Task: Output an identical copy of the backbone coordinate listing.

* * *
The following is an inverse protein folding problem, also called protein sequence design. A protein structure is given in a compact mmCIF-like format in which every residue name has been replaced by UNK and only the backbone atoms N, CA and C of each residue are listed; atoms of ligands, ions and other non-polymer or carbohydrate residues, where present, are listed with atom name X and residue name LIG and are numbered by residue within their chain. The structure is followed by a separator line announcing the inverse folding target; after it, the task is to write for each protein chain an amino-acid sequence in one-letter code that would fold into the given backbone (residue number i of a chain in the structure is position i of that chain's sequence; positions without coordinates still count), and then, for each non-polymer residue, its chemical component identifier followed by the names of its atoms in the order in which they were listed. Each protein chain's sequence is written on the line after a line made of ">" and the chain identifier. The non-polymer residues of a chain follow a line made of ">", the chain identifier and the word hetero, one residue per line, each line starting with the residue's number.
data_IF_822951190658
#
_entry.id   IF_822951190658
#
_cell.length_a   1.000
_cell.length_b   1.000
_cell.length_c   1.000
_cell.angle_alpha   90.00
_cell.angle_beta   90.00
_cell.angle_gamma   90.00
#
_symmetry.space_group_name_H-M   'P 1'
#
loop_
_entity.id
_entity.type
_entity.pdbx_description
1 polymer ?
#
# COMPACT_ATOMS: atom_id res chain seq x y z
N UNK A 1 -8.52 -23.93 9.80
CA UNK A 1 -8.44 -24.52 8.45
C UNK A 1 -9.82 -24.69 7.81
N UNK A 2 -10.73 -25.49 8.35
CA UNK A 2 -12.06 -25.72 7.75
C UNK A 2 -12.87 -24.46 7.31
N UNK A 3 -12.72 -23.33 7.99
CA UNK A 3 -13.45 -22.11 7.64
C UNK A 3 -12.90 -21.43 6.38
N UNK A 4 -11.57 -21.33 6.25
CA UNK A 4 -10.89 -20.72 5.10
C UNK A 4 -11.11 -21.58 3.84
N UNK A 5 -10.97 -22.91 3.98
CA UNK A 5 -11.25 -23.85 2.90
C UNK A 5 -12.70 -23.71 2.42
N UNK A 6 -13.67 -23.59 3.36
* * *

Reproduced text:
The following is an inverse protein folding problem, also called protein sequence design. A protein structure is given in a compact mmCIF-like format in which every residue name has been replaced by UNK and only the backbone atoms N, CA and C of each residue are listed; atoms of ligands, ions and other non-polymer or carbohydrate residues, where present, are listed with atom name X and residue name LIG and are numbered by residue within their chain. The structure is followed by a separator line announcing the inverse folding target; after it, the task is to write for each protein chain an amino-acid sequence in one-letter code that would fold into the given backbone (residue number i of a chain in the structure is position i of that chain's sequence; positions without coordinates still count), and then, for each non-polymer residue, its chemical component identifier followed by the names of its atoms in the order in which they were listed. Each protein chain's sequence is written on the line after a line made of ">" and the chain identifier. The non-polymer residues of a chain follow a line made of ">", the chain identifier and the word hetero, one residue per line, each line starting with the residue's number.
data_IF_822951190658
#
_entry.id   IF_822951190658
#
_cell.length_a   1.000
_cell.length_b   1.000
_cell.length_c   1.000
_cell.angle_alpha   90.00
_cell.angle_beta   90.00
_cell.angle_gamma   90.00
#
_symmetry.space_group_name_H-M   'P 1'
#
loop_
_entity.id
_entity.type
_entity.pdbx_description
1 polymer ?
#
# COMPACT_ATOMS: atom_id res chain seq x y z
N UNK A 1 -8.52 -23.93 9.80
CA UNK A 1 -8.44 -24.52 8.45
C UNK A 1 -9.82 -24.69 7.81
N UNK A 2 -10.73 -25.49 8.35
CA UNK A 2 -12.06 -25.72 7.75
C UNK A 2 -12.87 -24.46 7.31
N UNK A 3 -12.72 -23.33 7.99
CA UNK A 3 -13.45 -22.11 7.64
C UNK A 3 -12.90 -21.43 6.38
N UNK A 4 -11.57 -21.33 6.25
CA UNK A 4 -10.89 -20.72 5.10
C UNK A 4 -11.11 -21.58 3.84
N UNK A 5 -10.97 -22.91 3.98
CA UNK A 5 -11.25 -23.85 2.90
C UNK A 5 -12.70 -23.71 2.42
N UNK A 6 -13.67 -23.59 3.36